Intraoperative Amiodarone to Prevent Atrial Fibrillation in Lung Transplant Patients

The safety and scientific validity of this study is the responsibility of the study sponsor and investigators. Listing a study does not mean it has been evaluated by the U.S. Federal Government. Know the risks and potential benefits of clinical studies and talk to your health care provider before participating. Read our disclaimer for details. Identifier: NCT03221764
Recruitment Status : Recruiting
First Posted : July 19, 2017
Last Update Posted : November 17, 2017
Information provided by (Responsible Party):
Victor Van Berkel, University of Louisville

July 10, 2017
July 19, 2017
November 17, 2017
October 19, 2017
June 30, 2019   (Final data collection date for primary outcome measure)
Number of patients developing atrial fibrillation after lung transplant [ Time Frame: Patients will be monitored for up to one year following lung transplant ]
Patients will be continuously on monitored via telemetry for development of atrial arrhythmias during their post-operative hospital stay
Same as current
Complete list of historical versions of study NCT03221764 on Archive Site
  • Length of hospital stay after transplant [ Time Frame: From transplant to discharge from hospital, up to 1 year ]
    Assessing length of stay in hospital after lung transplant - measured from time of transplant until initial discharge from hospital
  • 30 Day Survival [ Time Frame: 30 Day ]
Same as current
Not Provided
Not Provided
Intraoperative Amiodarone to Prevent Atrial Fibrillation in Lung Transplant Patients
The Intra-Operative Application of Amiodarone Releasing Hydrogel to Prevent Postoperative Atrial Fibrillation in Patients Undergoing Lung Transplantation
This study will prospectively evaluate the use of an amiodarone releasing hydrogel applied to the pulmonary veins and atria at the time of lung transplantation. This study will include patients undergoing lung transplantation at Jewish Hospital, Louisville KY. The prospective group will be compared to historical controls from the same institution. Investigators will access medical records and database entries for those patients undergoing lung transplantation after January 1st 2005 in order to obtain matched controls for analysis. Informed consent will be obtained from the prospective cohort prior to patient enrollment. This pilot study will be used to obtain preliminary data in order to proceed with a larger randomized control trial.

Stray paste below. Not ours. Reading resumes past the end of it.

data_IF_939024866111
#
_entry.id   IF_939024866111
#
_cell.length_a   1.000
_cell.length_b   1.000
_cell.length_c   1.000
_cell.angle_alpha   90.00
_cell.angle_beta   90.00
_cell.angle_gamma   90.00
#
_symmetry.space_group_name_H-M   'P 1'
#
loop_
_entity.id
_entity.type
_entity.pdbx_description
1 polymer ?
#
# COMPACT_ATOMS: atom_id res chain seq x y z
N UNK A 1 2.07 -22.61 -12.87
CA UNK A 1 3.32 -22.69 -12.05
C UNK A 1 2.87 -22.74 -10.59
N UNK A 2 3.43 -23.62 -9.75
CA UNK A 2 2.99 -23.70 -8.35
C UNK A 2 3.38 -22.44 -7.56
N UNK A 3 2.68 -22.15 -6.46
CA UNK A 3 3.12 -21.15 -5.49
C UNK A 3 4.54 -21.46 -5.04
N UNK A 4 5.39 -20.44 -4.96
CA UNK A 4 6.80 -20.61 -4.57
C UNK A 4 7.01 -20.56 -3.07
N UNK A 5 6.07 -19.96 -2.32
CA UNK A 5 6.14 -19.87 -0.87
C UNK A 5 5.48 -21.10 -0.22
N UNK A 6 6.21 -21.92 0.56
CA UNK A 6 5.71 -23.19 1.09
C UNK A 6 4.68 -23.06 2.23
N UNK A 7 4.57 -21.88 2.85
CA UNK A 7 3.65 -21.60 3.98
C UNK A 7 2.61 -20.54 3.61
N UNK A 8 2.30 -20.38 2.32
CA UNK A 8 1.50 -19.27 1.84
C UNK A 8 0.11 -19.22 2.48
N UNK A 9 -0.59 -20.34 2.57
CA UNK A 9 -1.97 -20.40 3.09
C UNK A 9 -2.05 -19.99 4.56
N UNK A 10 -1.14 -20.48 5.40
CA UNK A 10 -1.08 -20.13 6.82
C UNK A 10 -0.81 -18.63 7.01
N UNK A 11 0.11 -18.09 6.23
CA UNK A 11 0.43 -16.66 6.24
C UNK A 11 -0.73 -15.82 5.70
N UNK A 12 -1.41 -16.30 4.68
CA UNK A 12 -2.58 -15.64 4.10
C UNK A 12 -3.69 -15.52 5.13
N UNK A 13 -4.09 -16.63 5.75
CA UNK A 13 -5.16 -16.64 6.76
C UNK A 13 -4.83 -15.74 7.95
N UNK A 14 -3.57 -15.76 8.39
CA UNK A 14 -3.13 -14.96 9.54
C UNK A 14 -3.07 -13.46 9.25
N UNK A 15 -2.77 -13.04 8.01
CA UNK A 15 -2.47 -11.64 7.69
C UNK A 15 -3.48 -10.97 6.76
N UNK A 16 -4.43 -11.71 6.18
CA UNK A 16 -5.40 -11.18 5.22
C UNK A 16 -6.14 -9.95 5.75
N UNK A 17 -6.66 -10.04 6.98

Approximately 1900 transplants are performed in the US annually. Lung transplantation remains the gold standard treatment for patients with end stage lung disease. This includes patients with range of etiologies such as Idiopathic Pulmonary Fibrosis, COPD and Cystic Fibrosis. One of the more common post-operative complications in patients undergoing lung transplantation is the development of atrial fibrillation. Recent studies have demonstrated that approximately 1/3 of patients will develop atrial fibrillation during their post-operative course. While it is uncertain if the development of post-operative atrial fibrillation affects survival, it does significantly increase length of hospital stay. Importantly, a portion of the patients that develop atrial fibrillation post-operatively will require cardioversion prior to discharge.

Currently one of the main stays of treatment for post-operative atrial fibrillation is systemic (oral or intravenous) amiodarone, which is a class III antiarrhythmic agent. While this particular drug is effective, it does carry the risk of several known complications. Due to the drug's pharmacokinetics, amiodarone concentrates in organs with high lipid content such as the thyroid, liver and lung. Amiodarone has several known adverse effects on the lung ranging from acute respiratory distress syndrome to more chronic disease such as Interstitial pulmonary fibrosis. Amiodarone can have detrimental effects on the liver which in rare cases could lead to cirrhosis. Additionally, amiodarone can cause thyrotoxicosis as early as a few weeks after the initiation of amiodarone.